Even if you the fan do forgive Belichick completely and give him the absolution he needs, one question will always be asked privately of Belichick, probably for eternity.

Why did Belichick feel he needed to cheat in the first place?

Right now, the good people of Cleveland must be laughing themselves silly. So, this is how Belichick won all those Super Bowls, they are perhaps thinking. He couldn't win fairly here in Cleveland, so he becomes a cheater in New England. They then retreat to their stadium and watch their team get killed at home by a division rival, coached by a branch of the Belichick coaching tree all the while. But Browns fans are probably dancing in the streets with every new report about Belichick that hits the newsstands.

Why? Why would Belichick go to such extremes to win a game when in fact he really didn't need to?

The games in question, in addition to last week's Jet game, are games last year against Detroit and Green Bay. The Patriots went up to Lambeau Field last year and throttled the Pack, 35-0, then later on took on Detroit at home and barely escaped with a 28-21 win. In each game, video assistant Matt Estrella was caught videotaping the opponent's defensive signals. Yet only Eric Mangini had the temerity to report Belichick to the league office. Mangini has now come off as looking like a rat, but the rest of the league would perhaps all love to buy the former Patriot defensive coordinator a beer right now.

Cut and dry, Belichick never needed to stoop to these tactics. Belichick may be the smartest head coach in league history. He has proven so many times over the years that he can outthink anyone. He has defensive game plans in the Hall of Fame. In each of the games mentioned, the Patriots had the opponent a mile on paper. And adding more irony to it all, even the NFL admitted that the filming on Sunday's Jet game had no bearing on the outcome, and the Patriots still won by 24 points at a division rival.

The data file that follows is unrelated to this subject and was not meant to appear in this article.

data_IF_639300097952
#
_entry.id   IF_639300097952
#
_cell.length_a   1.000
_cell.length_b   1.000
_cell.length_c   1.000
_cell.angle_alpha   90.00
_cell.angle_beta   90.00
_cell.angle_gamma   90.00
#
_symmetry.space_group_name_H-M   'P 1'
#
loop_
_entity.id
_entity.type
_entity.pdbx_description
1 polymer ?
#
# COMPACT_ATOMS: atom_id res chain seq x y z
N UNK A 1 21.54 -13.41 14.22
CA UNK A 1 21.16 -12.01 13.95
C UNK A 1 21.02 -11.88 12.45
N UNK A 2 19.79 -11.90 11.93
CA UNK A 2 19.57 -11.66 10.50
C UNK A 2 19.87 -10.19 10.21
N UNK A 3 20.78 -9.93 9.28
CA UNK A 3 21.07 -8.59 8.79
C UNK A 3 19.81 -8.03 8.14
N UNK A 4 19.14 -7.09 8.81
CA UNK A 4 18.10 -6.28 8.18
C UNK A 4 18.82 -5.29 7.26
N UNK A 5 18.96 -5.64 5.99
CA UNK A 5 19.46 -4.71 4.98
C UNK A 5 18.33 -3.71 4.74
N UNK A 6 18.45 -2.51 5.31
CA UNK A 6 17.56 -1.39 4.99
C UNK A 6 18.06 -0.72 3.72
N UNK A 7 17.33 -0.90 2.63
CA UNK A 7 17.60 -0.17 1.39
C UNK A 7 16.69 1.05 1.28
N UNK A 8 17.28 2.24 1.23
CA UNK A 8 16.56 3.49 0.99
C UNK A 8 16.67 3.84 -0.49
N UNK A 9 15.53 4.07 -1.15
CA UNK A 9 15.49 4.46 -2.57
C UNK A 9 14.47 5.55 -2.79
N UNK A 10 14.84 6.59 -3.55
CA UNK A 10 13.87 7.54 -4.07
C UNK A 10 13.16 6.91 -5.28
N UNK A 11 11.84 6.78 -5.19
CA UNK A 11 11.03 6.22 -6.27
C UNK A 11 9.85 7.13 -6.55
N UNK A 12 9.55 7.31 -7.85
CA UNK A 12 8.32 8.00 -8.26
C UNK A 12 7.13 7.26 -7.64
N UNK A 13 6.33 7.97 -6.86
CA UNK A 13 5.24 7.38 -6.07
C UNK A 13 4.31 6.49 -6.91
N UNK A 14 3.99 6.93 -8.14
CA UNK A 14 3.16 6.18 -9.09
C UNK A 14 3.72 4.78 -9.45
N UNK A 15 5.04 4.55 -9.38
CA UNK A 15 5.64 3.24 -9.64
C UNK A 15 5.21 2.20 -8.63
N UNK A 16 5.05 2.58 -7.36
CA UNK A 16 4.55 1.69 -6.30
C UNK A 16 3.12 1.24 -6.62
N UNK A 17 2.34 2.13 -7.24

It is amazing that Belichick finds that he needs to do this to gain even more of a competitive edge over his opponent. Radio talk show host Rush Limbaugh will often say "Half my brain tied behind my back just to make it fair!", but in the case with Belichick versus the rest of the league, this actually makes sense. With the possible exception of Denver's Mike Shanahan, Belichick has been able to outwit, outsmart and outplay all of his coaching opponents, and quite handily at that. He has been able to take second tier players and transform them into a monster team, players who under any other head coach and any other system would not be nearly as effective.

So now, you have this big game Sunday night. San Diego comes in wanting blood. It's on NBC, and the Patriots went 0-2 last year in front of Al Michaels and John Madden. In a series dominated by the Patriots for some 20 years, the Chargers have won two of the last three games. If the Patriots can stop LT and force Philip Rivers to win the game by himself, the Patriots might be okay.

Wow. One paragraph on the game. Sorry, coach, but when you cheat, it's hard to not stand up and take notice.